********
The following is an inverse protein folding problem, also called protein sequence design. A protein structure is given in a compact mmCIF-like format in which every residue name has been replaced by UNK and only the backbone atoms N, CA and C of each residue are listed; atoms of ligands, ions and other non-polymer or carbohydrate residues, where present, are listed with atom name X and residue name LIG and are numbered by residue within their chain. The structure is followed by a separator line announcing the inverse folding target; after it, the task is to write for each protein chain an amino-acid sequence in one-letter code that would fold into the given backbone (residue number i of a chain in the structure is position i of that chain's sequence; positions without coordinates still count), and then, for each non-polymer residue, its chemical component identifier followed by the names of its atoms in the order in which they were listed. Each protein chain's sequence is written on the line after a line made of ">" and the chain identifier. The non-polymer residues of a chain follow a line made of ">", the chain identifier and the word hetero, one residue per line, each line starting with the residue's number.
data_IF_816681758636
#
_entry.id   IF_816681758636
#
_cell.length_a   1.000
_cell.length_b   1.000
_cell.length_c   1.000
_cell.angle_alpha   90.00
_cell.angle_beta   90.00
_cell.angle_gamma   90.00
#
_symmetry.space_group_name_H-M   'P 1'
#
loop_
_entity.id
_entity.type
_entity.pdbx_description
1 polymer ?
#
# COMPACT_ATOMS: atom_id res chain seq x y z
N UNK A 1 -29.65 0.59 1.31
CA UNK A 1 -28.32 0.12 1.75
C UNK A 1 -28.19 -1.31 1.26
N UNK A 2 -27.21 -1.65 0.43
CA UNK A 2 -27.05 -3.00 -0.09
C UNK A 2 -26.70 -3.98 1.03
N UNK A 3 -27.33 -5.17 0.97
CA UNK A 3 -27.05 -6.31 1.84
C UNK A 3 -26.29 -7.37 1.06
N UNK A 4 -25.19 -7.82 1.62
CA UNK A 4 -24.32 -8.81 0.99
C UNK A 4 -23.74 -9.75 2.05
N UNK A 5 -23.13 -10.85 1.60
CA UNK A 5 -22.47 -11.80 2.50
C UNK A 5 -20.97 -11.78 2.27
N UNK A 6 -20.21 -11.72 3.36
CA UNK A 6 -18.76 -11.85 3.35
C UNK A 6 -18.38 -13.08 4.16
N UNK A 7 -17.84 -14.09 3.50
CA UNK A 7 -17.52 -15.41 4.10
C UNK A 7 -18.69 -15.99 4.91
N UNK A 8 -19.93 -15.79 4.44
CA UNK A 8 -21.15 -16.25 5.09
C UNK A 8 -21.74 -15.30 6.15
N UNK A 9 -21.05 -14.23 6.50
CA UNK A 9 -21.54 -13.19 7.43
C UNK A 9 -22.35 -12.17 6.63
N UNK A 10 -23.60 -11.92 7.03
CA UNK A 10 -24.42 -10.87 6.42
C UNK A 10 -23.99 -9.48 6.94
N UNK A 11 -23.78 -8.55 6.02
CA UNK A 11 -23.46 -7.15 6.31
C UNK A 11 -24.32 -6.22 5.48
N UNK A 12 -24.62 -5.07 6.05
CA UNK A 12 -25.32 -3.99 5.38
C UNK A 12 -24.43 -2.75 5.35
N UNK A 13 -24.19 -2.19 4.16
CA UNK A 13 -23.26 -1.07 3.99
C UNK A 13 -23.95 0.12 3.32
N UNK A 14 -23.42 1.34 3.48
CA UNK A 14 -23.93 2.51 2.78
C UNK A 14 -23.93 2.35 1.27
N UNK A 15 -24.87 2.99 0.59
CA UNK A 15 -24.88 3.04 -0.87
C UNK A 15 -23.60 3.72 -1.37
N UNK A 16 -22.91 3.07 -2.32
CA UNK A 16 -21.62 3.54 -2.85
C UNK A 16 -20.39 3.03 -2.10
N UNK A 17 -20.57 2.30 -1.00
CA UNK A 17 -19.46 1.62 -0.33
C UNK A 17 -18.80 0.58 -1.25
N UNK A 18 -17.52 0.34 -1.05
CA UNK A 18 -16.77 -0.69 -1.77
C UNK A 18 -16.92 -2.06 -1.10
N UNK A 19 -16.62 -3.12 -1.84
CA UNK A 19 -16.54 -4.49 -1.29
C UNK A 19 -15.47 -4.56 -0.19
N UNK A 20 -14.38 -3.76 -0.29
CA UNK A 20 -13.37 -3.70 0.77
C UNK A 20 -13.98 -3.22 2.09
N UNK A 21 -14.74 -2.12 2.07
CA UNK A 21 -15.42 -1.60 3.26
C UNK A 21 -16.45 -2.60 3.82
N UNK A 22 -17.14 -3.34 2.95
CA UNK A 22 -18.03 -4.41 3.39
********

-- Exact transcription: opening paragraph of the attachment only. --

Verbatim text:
The following is an inverse protein folding problem, also called protein sequence design. A protein structure is given in a compact mmCIF-like format in which every residue name has been replaced by UNK and only the backbone atoms N, CA and C of each residue are listed; atoms of ligands, ions and other non-polymer or carbohydrate residues, where present, are listed with atom name X and residue name LIG and are numbered by residue within their chain. The structure is followed by a separator line announcing the inverse folding target; after it, the task is to write for each protein chain an amino-acid sequence in one-letter code that would fold into the given backbone (residue number i of a chain in the structure is position i of that chain's sequence; positions without coordinates still count), and then, for each non-polymer residue, its chemical component identifier followed by the names of its atoms in the order in which they were listed. Each protein chain's sequence is written on the line after a line made of ">" and the chain identifier. The non-polymer residues of a chain follow a line made of ">", the chain identifier and the word hetero, one residue per line, each line starting with the residue's number.